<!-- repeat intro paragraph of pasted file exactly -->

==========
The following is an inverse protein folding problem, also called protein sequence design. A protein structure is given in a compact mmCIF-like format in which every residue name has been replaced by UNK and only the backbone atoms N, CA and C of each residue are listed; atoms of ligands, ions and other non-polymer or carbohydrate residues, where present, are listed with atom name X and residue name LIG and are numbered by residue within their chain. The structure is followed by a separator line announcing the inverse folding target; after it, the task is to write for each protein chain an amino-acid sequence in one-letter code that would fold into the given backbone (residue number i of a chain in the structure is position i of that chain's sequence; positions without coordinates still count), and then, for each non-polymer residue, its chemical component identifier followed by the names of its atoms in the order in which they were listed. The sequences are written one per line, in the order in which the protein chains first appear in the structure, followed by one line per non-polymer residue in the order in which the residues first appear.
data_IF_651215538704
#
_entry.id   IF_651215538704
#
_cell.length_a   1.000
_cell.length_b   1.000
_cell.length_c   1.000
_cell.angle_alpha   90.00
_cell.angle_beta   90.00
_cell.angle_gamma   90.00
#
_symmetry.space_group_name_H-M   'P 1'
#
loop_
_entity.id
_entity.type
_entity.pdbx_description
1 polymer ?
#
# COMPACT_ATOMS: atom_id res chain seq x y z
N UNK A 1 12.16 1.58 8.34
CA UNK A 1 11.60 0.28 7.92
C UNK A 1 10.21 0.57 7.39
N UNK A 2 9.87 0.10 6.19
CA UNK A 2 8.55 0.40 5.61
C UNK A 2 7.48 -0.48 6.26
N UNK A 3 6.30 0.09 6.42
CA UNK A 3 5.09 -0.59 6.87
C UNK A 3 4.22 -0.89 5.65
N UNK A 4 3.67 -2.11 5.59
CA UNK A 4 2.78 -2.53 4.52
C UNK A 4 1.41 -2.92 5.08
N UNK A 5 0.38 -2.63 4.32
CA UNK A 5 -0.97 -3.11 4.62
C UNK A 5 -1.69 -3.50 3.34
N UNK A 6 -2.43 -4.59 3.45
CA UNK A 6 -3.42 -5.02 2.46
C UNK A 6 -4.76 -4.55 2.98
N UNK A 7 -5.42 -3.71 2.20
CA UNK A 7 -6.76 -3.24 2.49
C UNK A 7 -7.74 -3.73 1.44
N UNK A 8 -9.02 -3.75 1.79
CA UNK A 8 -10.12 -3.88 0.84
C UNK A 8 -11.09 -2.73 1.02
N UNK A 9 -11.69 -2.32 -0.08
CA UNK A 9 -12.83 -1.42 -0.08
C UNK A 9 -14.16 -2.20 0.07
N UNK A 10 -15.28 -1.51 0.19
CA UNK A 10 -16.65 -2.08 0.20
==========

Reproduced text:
The following is an inverse protein folding problem, also called protein sequence design. A protein structure is given in a compact mmCIF-like format in which every residue name has been replaced by UNK and only the backbone atoms N, CA and C of each residue are listed; atoms of ligands, ions and other non-polymer or carbohydrate residues, where present, are listed with atom name X and residue name LIG and are numbered by residue within their chain. The structure is followed by a separator line announcing the inverse folding target; after it, the task is to write for each protein chain an amino-acid sequence in one-letter code that would fold into the given backbone (residue number i of a chain in the structure is position i of that chain's sequence; positions without coordinates still count), and then, for each non-polymer residue, its chemical component identifier followed by the names of its atoms in the order in which they were listed. The sequences are written one per line, in the order in which the protein chains first appear in the structure, followed by one line per non-polymer residue in the order in which the residues first appear.